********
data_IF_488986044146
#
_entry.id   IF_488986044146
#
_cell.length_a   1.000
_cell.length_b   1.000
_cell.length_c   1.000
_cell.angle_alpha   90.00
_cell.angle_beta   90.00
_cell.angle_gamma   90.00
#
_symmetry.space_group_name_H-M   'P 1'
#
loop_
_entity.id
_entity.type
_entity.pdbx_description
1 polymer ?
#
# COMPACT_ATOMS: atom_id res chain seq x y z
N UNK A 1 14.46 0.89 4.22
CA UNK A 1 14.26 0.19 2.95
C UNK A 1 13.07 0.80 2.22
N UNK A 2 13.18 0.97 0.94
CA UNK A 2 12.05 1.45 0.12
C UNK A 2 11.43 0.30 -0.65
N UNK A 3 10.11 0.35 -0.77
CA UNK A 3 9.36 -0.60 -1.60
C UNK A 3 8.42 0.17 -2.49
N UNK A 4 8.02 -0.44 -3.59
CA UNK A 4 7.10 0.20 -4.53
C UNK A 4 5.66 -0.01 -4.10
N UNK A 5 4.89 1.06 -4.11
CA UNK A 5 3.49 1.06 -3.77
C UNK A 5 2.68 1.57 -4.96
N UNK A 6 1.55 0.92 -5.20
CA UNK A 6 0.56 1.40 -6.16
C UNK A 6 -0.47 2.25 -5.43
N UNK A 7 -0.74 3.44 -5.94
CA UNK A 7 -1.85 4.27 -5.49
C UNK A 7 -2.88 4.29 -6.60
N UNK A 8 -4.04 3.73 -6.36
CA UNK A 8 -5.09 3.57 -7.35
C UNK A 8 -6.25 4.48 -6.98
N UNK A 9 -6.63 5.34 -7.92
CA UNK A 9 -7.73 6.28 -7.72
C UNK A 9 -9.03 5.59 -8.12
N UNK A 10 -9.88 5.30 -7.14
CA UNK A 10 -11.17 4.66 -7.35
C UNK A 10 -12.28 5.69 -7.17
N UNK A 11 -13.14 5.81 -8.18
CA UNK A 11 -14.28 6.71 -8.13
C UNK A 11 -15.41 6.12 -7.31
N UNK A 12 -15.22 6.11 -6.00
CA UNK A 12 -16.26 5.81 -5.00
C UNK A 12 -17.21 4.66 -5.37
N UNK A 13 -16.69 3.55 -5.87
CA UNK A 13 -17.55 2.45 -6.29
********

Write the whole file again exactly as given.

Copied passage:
data_IF_488986044146
#
_entry.id   IF_488986044146
#
_cell.length_a   1.000
_cell.length_b   1.000
_cell.length_c   1.000
_cell.angle_alpha   90.00
_cell.angle_beta   90.00
_cell.angle_gamma   90.00
#
_symmetry.space_group_name_H-M   'P 1'
#
loop_
_entity.id
_entity.type
_entity.pdbx_description
1 polymer ?
#
# COMPACT_ATOMS: atom_id res chain seq x y z
N UNK A 1 14.46 0.89 4.22
CA UNK A 1 14.26 0.19 2.95
C UNK A 1 13.07 0.80 2.22
N UNK A 2 13.18 0.97 0.94
CA UNK A 2 12.05 1.45 0.12
C UNK A 2 11.43 0.30 -0.65
N UNK A 3 10.11 0.35 -0.77
CA UNK A 3 9.36 -0.60 -1.60
C UNK A 3 8.42 0.17 -2.49
N UNK A 4 8.02 -0.44 -3.59
CA UNK A 4 7.10 0.20 -4.53
C UNK A 4 5.66 -0.01 -4.10
N UNK A 5 4.89 1.06 -4.11
CA UNK A 5 3.49 1.06 -3.77
C UNK A 5 2.68 1.57 -4.96
N UNK A 6 1.55 0.92 -5.20
CA UNK A 6 0.56 1.40 -6.16
C UNK A 6 -0.47 2.25 -5.43
N UNK A 7 -0.74 3.44 -5.94
CA UNK A 7 -1.85 4.27 -5.49
C UNK A 7 -2.88 4.29 -6.60
N UNK A 8 -4.04 3.73 -6.36
CA UNK A 8 -5.09 3.57 -7.35
C UNK A 8 -6.25 4.48 -6.98
N UNK A 9 -6.63 5.34 -7.92
CA UNK A 9 -7.73 6.28 -7.72
C UNK A 9 -9.03 5.59 -8.12
N UNK A 10 -9.88 5.30 -7.14
CA UNK A 10 -11.17 4.66 -7.35
C UNK A 10 -12.28 5.69 -7.17
N UNK A 11 -13.14 5.81 -8.18
CA UNK A 11 -14.28 6.71 -8.13
C UNK A 11 -15.41 6.12 -7.31
N UNK A 12 -15.22 6.11 -6.00
CA UNK A 12 -16.26 5.81 -5.00
C UNK A 12 -17.21 4.66 -5.37
N UNK A 13 -16.69 3.55 -5.87
CA UNK A 13 -17.55 2.45 -6.29